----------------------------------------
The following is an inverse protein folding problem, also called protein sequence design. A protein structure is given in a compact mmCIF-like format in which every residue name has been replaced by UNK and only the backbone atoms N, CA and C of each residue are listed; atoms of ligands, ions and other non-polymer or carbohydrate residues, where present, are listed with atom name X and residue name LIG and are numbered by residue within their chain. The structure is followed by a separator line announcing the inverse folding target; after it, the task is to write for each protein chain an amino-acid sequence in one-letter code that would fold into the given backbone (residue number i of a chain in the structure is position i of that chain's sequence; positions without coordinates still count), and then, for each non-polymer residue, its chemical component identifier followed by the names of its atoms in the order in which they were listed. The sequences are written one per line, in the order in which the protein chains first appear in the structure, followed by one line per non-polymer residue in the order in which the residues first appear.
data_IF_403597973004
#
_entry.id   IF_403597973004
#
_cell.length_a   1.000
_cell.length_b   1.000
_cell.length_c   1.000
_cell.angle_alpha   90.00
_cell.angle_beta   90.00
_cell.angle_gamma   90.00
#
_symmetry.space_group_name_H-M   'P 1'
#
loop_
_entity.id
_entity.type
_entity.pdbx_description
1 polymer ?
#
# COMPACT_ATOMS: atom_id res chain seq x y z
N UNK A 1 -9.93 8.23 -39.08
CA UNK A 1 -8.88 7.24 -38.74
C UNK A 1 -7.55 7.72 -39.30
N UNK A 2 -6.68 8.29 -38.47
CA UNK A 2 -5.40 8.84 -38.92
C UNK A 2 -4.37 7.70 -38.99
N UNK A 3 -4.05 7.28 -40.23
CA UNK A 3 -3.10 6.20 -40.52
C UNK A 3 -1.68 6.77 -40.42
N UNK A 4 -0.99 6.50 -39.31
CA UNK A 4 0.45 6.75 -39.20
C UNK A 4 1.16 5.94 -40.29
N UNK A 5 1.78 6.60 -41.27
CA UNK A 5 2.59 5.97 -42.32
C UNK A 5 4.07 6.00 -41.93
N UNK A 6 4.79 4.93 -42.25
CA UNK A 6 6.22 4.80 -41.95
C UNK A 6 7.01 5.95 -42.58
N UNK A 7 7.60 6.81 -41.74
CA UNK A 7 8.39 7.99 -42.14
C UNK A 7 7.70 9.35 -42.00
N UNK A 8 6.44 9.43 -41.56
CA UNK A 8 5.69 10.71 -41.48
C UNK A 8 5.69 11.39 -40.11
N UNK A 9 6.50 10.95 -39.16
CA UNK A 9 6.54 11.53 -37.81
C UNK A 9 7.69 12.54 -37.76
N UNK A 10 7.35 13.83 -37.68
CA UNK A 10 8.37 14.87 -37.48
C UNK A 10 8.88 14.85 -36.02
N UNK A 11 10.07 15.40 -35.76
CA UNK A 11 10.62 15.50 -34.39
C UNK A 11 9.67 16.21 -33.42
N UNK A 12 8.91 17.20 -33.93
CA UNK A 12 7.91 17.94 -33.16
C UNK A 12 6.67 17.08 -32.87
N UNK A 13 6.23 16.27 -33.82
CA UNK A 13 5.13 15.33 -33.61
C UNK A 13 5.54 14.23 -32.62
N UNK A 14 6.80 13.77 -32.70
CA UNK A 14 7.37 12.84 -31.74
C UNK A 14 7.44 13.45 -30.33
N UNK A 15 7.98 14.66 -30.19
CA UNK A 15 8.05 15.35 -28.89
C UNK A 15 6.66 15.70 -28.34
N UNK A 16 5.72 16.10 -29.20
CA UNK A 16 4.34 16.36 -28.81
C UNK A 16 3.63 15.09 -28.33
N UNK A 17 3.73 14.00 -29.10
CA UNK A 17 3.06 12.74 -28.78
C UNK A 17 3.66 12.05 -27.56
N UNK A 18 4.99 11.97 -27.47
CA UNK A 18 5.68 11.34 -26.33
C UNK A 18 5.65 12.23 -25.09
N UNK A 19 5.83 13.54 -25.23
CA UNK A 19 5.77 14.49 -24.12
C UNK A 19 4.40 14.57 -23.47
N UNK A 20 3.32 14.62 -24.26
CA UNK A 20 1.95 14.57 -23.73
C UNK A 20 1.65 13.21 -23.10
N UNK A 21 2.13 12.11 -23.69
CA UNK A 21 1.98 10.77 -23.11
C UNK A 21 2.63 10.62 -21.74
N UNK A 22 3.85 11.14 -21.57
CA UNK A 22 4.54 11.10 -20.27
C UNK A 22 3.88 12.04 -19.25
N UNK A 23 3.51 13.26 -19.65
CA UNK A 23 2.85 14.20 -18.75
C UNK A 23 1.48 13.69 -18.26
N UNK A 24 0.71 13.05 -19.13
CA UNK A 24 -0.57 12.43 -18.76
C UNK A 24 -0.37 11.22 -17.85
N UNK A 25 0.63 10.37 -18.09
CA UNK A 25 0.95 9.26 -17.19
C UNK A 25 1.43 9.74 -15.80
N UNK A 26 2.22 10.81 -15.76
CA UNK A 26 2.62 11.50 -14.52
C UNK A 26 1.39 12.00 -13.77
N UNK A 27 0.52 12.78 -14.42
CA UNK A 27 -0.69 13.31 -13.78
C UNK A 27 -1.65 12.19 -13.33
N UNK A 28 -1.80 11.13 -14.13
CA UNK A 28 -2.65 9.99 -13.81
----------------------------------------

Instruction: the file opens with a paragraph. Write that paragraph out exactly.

The following is an inverse protein folding problem, also called protein sequence design. A protein structure is given in a compact mmCIF-like format in which every residue name has been replaced by UNK and only the backbone atoms N, CA and C of each residue are listed; atoms of ligands, ions and other non-polymer or carbohydrate residues, where present, are listed with atom name X and residue name LIG and are numbered by residue within their chain. The structure is followed by a separator line announcing the inverse folding target; after it, the task is to write for each protein chain an amino-acid sequence in one-letter code that would fold into the given backbone (residue number i of a chain in the structure is position i of that chain's sequence; positions without coordinates still count), and then, for each non-polymer residue, its chemical component identifier followed by the names of its atoms in the order in which they were listed. The sequences are written one per line, in the order in which the protein chains first appear in the structure, followed by one line per non-polymer residue in the order in which the residues first appear.